At a May 2006 meeting of the International Competition Network in South Africa, participating competition authorities highlighted obstruction of justice as a "major problem" in cartel investigations because "it swings the balance further in favour of cartelists".
Several months later, the Bureau announced on September 11, 2006 that the Attorney General of Canada had laid charges against the employee of a Québec ventilation company for obstructing the course of a Bureau investigation and destroying documents during the execution of a search warrant. It was alleged that the individual in question had removed and destroyed relevant pages from his agenda. Penalties for obstruction under the Competition Act include a maximum fine of $5,000 or two years in prison, or both. The maximum penalties for the destruction of documents are $25,000 in fines, or two years in prison, or both.
In past years, international cartels have dominated the Bureau's criminal enforcement agenda. However, the only major international cartel proceeding in 2006 involved a prohibition order against Sotheby's, an international auction house, following an investigation into an international price-fixing conspiracy between Sotheby's and Christie's between 1993 and 2000. (In related proceedings, Sotheby's pleaded guilty and paid a U.S.$45 million fine in the U.S. in 2000, its former chairman was subsequently convicted and imprisoned after a contested trial in the U.S., and Sotheby's was fined €20.4 million by the European Commission in 2002. Christie's received immunity in the U.S. and the EU.) The Canadian resolution did not involve any guilty plea, but did require Sotheby's to pay about $800,000, representing the Bureau's investigative costs, and take measures to ensure future compliance with the Competition Act. It appears that the Commissioner was prepared to settle without a guilty plea because the effects in Canada were unclear. In particular, the Bureau's investigation revealed that Canadians may have been induced to consign their property to U.S. auctions affected by the conspiracy, but found no evidence that the conspiracy affected auctions in Canada.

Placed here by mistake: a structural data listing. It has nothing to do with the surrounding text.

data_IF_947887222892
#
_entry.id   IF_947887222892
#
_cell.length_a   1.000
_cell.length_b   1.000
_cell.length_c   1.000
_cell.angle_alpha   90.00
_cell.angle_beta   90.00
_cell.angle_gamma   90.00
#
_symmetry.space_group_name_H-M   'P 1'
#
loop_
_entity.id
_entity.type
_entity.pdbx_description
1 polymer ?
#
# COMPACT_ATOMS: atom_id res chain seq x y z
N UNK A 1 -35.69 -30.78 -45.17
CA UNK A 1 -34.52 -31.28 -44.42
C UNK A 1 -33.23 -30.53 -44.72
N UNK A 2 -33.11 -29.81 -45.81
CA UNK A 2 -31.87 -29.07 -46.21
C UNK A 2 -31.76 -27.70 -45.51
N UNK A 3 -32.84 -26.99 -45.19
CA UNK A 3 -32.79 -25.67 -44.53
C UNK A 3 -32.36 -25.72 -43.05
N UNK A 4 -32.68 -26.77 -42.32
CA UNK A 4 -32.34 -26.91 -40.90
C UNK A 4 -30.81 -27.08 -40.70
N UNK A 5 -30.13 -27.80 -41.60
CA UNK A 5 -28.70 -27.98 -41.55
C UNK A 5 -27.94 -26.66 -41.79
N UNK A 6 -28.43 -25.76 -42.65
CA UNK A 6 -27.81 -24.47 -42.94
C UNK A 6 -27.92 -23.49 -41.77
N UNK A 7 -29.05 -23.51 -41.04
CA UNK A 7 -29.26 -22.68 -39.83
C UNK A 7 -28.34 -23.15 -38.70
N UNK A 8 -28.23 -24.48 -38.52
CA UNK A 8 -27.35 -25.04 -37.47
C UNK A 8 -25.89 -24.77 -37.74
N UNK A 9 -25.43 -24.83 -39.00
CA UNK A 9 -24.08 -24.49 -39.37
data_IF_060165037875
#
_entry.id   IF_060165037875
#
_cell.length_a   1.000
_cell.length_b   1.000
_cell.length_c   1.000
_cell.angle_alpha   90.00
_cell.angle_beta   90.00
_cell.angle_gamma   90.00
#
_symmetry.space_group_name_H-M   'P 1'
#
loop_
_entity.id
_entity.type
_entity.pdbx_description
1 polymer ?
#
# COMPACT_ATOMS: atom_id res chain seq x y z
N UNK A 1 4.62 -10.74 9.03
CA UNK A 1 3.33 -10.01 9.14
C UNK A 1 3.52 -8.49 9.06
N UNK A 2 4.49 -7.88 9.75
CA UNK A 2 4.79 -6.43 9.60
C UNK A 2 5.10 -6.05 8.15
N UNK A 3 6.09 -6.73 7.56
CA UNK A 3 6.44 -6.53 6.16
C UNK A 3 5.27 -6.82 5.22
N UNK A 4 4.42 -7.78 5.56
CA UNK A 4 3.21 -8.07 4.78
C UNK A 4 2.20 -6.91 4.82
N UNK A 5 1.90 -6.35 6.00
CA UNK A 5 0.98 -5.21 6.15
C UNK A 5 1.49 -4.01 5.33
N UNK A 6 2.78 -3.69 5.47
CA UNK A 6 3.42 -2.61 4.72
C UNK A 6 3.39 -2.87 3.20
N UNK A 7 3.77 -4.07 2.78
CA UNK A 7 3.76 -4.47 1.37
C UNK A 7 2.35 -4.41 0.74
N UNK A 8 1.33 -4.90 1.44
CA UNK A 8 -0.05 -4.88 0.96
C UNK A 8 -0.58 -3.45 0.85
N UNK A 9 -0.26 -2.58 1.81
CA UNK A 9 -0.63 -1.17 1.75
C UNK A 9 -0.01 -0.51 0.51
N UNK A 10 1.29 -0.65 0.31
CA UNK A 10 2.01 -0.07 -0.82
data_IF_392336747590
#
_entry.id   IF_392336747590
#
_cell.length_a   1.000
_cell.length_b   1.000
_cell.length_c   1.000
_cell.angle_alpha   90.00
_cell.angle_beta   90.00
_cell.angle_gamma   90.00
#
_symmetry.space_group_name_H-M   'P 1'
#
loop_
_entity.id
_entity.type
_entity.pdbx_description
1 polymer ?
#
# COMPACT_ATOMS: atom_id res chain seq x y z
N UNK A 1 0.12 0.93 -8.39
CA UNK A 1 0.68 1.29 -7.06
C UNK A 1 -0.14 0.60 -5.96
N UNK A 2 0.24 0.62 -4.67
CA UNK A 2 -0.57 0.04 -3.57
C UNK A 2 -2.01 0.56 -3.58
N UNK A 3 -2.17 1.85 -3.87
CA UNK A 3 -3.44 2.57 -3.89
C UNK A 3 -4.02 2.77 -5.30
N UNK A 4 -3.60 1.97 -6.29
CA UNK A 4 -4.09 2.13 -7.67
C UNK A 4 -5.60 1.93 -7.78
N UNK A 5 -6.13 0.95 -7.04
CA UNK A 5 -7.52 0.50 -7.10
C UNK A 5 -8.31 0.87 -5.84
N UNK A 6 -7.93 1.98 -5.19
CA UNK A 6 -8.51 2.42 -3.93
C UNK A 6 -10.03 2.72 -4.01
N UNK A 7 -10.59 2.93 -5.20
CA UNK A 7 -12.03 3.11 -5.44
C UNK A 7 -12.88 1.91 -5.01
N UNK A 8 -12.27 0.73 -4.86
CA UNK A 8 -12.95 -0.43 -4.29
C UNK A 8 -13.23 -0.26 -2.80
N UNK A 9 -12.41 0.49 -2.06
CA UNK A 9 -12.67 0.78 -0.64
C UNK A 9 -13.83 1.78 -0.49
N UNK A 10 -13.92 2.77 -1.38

The possibility of significant amendments to the Canadian cartel provisions of the Competition Act has been the subject of active debate for some time. Such amendments were the subject of a recommendation in a 2002 report of a Parliamentary Committee. However, the current minority government has not indicated that amendments to the Competition Act are a priority. Nevertheless, the Commissioner has recently suggested that she intends to continue to pursue opportunities to amend the Competition Act to provide for a certain category of per se cartel offences, as well as a noncriminal means of challenging agreements among competitors that substantially lessen or prevent competition. The current general cartel offence (but not the bid-rigging offence, for example) requires that the government prove beyond a reasonable doubt that the agreement has prevented or lessened competition "unduly", which in turn requires both behaviour that reduces competition or limits entry and at least some degree of market power. While a new per se offence could bring Canadian competition law closer to the U.S. model, there is vigorous debate in Canada on whether that outcome is desirable in Canada's smaller market economy, and whether there is any demonstrated need for an amendment in the first place. In any event, it seems clear that the issue of whether the Canadian cartel offence should be amended to more easily capture an expanded range of commercial activity will continue to be raised for some time to come.